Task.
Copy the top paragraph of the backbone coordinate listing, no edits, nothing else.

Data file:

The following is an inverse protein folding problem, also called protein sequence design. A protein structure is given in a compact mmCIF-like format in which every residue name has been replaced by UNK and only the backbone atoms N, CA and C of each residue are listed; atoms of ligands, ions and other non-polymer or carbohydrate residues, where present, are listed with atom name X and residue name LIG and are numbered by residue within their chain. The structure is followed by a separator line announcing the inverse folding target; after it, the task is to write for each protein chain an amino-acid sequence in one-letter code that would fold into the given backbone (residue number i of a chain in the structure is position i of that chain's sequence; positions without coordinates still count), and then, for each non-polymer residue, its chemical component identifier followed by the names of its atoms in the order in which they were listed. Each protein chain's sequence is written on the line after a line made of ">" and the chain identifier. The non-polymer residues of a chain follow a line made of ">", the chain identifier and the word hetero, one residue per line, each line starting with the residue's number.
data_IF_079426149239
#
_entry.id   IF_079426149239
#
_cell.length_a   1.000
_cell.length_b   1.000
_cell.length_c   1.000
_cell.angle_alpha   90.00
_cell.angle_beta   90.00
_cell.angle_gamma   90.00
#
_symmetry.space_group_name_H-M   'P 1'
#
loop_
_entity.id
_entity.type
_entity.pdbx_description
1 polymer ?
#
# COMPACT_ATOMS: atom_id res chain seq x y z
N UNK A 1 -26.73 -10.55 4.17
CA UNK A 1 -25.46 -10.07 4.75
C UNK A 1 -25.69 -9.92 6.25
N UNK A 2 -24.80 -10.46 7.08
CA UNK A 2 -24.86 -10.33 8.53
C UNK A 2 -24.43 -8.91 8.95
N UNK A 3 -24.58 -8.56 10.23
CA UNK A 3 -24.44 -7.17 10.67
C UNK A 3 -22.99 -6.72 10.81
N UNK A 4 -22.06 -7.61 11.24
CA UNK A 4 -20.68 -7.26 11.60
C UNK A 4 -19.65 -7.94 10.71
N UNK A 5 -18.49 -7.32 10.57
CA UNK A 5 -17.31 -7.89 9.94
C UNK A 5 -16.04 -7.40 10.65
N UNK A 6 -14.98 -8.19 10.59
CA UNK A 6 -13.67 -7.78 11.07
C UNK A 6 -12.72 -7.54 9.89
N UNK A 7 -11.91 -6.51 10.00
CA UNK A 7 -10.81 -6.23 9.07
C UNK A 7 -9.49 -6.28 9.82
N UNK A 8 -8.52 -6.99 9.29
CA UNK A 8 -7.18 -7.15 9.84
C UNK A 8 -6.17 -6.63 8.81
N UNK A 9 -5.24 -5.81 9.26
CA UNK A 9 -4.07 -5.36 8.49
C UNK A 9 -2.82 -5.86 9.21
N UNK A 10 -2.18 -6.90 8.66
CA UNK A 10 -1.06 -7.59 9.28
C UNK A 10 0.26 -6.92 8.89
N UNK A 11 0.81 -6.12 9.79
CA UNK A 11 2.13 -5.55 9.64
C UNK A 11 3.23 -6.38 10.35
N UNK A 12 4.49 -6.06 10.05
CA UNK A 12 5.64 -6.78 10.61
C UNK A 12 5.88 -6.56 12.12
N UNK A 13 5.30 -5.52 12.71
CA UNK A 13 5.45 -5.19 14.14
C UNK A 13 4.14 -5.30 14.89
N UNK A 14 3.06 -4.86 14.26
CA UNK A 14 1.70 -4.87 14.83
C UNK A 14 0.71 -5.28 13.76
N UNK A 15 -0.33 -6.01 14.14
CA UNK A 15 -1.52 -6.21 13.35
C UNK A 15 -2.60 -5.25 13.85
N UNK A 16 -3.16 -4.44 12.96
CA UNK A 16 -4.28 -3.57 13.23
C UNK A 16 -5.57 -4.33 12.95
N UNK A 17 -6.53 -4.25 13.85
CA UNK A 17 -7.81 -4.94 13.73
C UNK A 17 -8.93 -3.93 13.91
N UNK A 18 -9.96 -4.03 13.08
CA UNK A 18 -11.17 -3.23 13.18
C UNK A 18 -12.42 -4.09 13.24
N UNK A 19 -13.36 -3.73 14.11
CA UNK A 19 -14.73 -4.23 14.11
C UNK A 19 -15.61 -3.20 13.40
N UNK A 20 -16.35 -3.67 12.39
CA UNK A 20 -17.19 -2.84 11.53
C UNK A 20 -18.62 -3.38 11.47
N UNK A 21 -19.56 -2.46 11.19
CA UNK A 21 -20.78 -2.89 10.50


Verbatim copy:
The following is an inverse protein folding problem, also called protein sequence design. A protein structure is given in a compact mmCIF-like format in which every residue name has been replaced by UNK and only the backbone atoms N, CA and C of each residue are listed; atoms of ligands, ions and other non-polymer or carbohydrate residues, where present, are listed with atom name X and residue name LIG and are numbered by residue within their chain. The structure is followed by a separator line announcing the inverse folding target; after it, the task is to write for each protein chain an amino-acid sequence in one-letter code that would fold into the given backbone (residue number i of a chain in the structure is position i of that chain's sequence; positions without coordinates still count), and then, for each non-polymer residue, its chemical component identifier followed by the names of its atoms in the order in which they were listed. Each protein chain's sequence is written on the line after a line made of ">" and the chain identifier. The non-polymer residues of a chain follow a line made of ">", the chain identifier and the word hetero, one residue per line, each line starting with the residue's number.